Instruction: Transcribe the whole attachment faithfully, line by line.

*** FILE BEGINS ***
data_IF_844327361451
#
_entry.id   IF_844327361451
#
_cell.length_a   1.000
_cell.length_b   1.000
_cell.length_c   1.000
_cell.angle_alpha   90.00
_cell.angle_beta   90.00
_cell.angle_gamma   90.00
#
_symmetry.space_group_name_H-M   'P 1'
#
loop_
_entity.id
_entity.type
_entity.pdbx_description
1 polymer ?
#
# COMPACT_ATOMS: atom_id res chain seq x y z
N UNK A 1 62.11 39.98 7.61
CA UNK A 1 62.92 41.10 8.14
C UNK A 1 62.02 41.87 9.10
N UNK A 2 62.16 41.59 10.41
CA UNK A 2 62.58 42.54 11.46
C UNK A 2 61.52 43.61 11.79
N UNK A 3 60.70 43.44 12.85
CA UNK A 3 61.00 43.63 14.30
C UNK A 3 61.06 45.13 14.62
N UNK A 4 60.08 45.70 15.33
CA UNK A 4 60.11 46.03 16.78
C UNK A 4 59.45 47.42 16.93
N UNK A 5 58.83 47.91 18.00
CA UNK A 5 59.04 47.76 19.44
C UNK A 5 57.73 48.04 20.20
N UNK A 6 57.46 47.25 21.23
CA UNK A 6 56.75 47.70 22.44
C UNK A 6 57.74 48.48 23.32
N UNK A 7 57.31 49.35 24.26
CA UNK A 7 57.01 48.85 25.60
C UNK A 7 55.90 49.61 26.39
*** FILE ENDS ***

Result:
data_IF_844327361451
#
_entry.id   IF_844327361451
#
_cell.length_a   1.000
_cell.length_b   1.000
_cell.length_c   1.000
_cell.angle_alpha   90.00
_cell.angle_beta   90.00
_cell.angle_gamma   90.00
#
_symmetry.space_group_name_H-M   'P 1'
#
loop_
_entity.id
_entity.type
_entity.pdbx_description
1 polymer ?
#
# COMPACT_ATOMS: atom_id res chain seq x y z
N UNK A 1 62.11 39.98 7.61
CA UNK A 1 62.92 41.10 8.14
C UNK A 1 62.02 41.87 9.10
N UNK A 2 62.16 41.59 10.41
CA UNK A 2 62.58 42.54 11.46
C UNK A 2 61.52 43.61 11.79
N UNK A 3 60.70 43.44 12.85
CA UNK A 3 61.00 43.63 14.30
C UNK A 3 61.06 45.13 14.62
N UNK A 4 60.08 45.70 15.33
CA UNK A 4 60.11 46.03 16.78
C UNK A 4 59.45 47.42 16.93
N UNK A 5 58.83 47.91 18.00
CA UNK A 5 59.04 47.76 19.44
C UNK A 5 57.73 48.04 20.20
N UNK A 6 57.46 47.25 21.23
CA UNK A 6 56.75 47.70 22.44
C UNK A 6 57.74 48.48 23.32
N UNK A 7 57.31 49.35 24.26
CA UNK A 7 57.01 48.85 25.60
C UNK A 7 55.90 49.61 26.39